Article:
NS Review – Fire Emblem Fates: Conquest (3DS)
Just like in Fire Emblem Fates Chapter 6: The Path Is Yours I’m going to offer you up a choice. It will be a decision to either continue reading onward within this savoury Conquest review or to skip it entirely and go for something a little more Birthright sweeter. Choose wisely, and don’t be being greedy now as they are near enough the same review only seasoned differently.
My initial Fire Emblem Fates: Conquest experience is a Normal Classic tale of Serenity, not one of a Firefly-class transport ship but one of a Nohr Princess in a war torn world post polarising decision. Classic translated in Fire Emblem can be interpreted as one battle goof resulting in justice champion Arthur never being able to swing his lumbering axe again.
For those of you whose stomachs churn at the utterance of permadeath don’t fret your uncooked briskets as there are other diluted modes included which would rather see Arthur right back swingin’ before you can exclaim “but-but-but you were going to have a son named Percy, PERCY!” Personally, I’ve always compared playing permadeath inclusive turn based strategies to being akin to a dabble of poker with real money. An every decision counts play style makes for a far grander emotional pay-off. So sorry Arthur, may you and your justice chasing rest in peace.
If you’ve never laid your fingerprints upon a 3DS Fire Emblem title before then it is probably best that I advise you to make sure the necessary purging has been done to your recreational schedule. If of course it is full immersion you’re striving for, as you’re not going to have time for anything else! Whichever path you choose; Conquest, Birthright or Revelation you’ll be in it for the long haul, and then some.
The storytelling scenes take time, the core battles take time, the infectious relationship developing takes time, the new castle management mode takes time (more on this later). Lots of time. Time, time, time. But is it all time well spent? I think this all depends on your gaming mannerisms. Fates wedged up is one chunk anime excessive role playing game, one slab tactical grid based turn based strategy, one lump Cupid simulator and a jumble of base building. If any of that description has got you salivating then there’s really not much more for me to say. You’re going to love it, honestly, because it has convincingly matured since its 3DS ‘Awakening’.
Predominately Conquest is a linear chapter expedition but what separates it is its ramped up difficulty curve retrofitted for Fire Emblem veterans not shy of taxation towards the brain basket. Where Birthright’s objectives are clear-cut, Conquest thrusts more into the mix with ‘being a nuisance’ in mind. The battle system very much revolves around the clever partnering of the characters you bring to the fray. Grid them up side to side or link them at the hip and when the micro cinematic bouts are initiated they support and buff each other accordingly. This idea of companionship is the core artery of Fire Emblem Fates, consistently matchmake on the battlefield to forge relationships which in turn will establish robust pairings.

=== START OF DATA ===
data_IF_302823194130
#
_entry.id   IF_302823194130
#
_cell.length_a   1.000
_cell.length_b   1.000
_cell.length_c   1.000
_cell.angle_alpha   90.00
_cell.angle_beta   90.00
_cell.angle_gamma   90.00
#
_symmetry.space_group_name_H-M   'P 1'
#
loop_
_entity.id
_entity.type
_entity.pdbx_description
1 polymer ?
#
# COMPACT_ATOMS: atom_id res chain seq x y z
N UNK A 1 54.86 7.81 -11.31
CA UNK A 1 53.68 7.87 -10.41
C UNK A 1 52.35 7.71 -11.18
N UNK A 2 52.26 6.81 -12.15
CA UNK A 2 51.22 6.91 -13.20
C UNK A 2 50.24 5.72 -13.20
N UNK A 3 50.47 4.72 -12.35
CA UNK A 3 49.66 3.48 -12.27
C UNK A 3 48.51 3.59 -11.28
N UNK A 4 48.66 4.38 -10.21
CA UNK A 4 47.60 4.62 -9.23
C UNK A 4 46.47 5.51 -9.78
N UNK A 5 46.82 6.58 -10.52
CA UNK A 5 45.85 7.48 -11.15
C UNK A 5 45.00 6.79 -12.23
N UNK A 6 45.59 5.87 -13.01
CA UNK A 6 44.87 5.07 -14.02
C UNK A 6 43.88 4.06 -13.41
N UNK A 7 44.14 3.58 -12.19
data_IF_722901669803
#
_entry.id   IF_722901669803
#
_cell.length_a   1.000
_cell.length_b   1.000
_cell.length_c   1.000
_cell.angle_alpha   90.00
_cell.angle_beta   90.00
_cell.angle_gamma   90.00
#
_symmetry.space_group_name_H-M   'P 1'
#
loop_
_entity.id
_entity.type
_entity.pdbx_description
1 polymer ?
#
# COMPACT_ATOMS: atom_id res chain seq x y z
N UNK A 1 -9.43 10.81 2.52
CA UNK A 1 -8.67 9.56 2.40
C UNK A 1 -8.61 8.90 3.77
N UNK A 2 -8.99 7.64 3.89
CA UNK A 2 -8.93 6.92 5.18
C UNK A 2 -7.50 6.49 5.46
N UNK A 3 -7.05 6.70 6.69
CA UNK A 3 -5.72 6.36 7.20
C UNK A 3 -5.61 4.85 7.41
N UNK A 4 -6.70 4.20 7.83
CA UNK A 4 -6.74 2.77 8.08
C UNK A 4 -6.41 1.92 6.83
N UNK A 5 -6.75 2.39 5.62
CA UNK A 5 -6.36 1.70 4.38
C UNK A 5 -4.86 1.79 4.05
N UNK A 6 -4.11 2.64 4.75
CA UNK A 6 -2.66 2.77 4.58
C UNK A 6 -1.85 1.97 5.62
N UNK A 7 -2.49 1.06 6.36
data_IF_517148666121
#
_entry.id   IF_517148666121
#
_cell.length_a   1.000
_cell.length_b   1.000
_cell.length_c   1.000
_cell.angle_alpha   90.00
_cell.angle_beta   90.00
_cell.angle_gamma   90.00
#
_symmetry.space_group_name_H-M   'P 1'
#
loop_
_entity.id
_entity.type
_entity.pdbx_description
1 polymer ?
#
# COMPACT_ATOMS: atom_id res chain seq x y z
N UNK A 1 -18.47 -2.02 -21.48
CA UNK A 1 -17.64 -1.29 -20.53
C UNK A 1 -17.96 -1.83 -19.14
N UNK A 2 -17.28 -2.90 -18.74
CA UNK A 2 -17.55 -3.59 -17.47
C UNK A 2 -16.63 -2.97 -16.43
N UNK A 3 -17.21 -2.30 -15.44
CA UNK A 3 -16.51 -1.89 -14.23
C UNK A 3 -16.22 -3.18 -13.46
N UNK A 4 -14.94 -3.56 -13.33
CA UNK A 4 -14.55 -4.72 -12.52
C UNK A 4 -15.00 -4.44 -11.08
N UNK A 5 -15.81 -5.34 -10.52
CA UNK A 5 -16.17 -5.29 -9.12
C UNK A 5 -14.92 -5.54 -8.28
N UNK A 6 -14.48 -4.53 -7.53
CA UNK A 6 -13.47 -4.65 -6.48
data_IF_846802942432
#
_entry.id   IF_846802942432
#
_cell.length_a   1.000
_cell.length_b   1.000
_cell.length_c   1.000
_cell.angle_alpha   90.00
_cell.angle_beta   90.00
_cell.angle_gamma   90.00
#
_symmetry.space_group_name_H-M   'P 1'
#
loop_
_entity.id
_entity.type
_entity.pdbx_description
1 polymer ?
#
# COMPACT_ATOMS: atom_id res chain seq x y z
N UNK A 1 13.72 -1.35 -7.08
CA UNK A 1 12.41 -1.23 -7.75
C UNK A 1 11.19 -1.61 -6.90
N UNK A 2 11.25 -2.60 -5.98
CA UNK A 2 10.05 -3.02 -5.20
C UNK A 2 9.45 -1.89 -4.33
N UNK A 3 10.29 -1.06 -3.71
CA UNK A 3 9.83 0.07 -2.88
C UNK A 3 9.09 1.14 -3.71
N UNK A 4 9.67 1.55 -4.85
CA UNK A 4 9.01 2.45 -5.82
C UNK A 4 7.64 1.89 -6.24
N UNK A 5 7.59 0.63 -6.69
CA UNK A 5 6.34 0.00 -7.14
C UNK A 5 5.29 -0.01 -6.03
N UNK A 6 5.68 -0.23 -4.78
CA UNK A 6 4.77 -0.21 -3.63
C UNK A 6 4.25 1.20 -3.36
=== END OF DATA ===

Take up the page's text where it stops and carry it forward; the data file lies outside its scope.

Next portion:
This leads fittingly into the ‘downtime’ were your provided with a canvas of castle grounds to upkeep. Your
Serenity Corrin avatar is free to roam and interact with the buildings she/he chooses to erect, but it will be your comrades’ gossip and flirtations where things get narratively entertaining. Invite that special someone to your own quarters for emotional homework, eves drop on potential newly-weds or gather wheat to feed your pet dragon. This mode of sorts isn’t an entirely passive diversion as those grid based manoeuvres will come into play when it requires defending from StreetPass hits (hello there multiplayer) or AI invasions. My advice, architect in such a way which allows for your army to be able to route through your settlements. Things can get hairy if you find you cannot resist in time as you’re blocked by your own mess hall!
I’ve decided not to delve into the story as that’s something worth discovering for yourself. You’ll be joined by a mixed cast of some irritating (Elise) but otherwise mostly endearing characters on their quest to fight in amongst the corrupt Nohrian kingdom and against the peaceful Hoshidans. Families clash and I couldn’t help but feel guilty for not siding with Serenity’s true blood sisters and brothers. It’s all rather captivating stuff which conjures intriguing parallels for consecutive story arc playthroughs.
Fire Emblem fan or not there’s still a lot to digest amongst the entirety of the Fates package from the get-go and if you’d rather be put to the test tactically during the hefty slab of your game time Conquest is the paramount way to begin. A title predominately soaked within the ripening of fictional relationships of warring class based soldiers. The strategic combat as always is marvellously satisfying and rewards the calculative over the brash. Off the battlefield there’s plenty to chunk, lump and jumble your time into if sharing a keep amongst a confused anime family with corrupt King daddy issues is your preferred brand of portable gaming lore.
Overall I still implore you to opt for an every decision counts Classic play style as for when you vicariously witness your hubby-to-be Jakob almost take a romance obliterating blade to the face the emotional investment will wrench THAT MUCH tighter!
Fire Emblem Fates: Conquest & Birthright are out now available in both 3DS game card and digital eShop formats. This Nintendo Scene Review wouldn’t have been made possible without press copies kindly provided courtesy of Nintendo UK.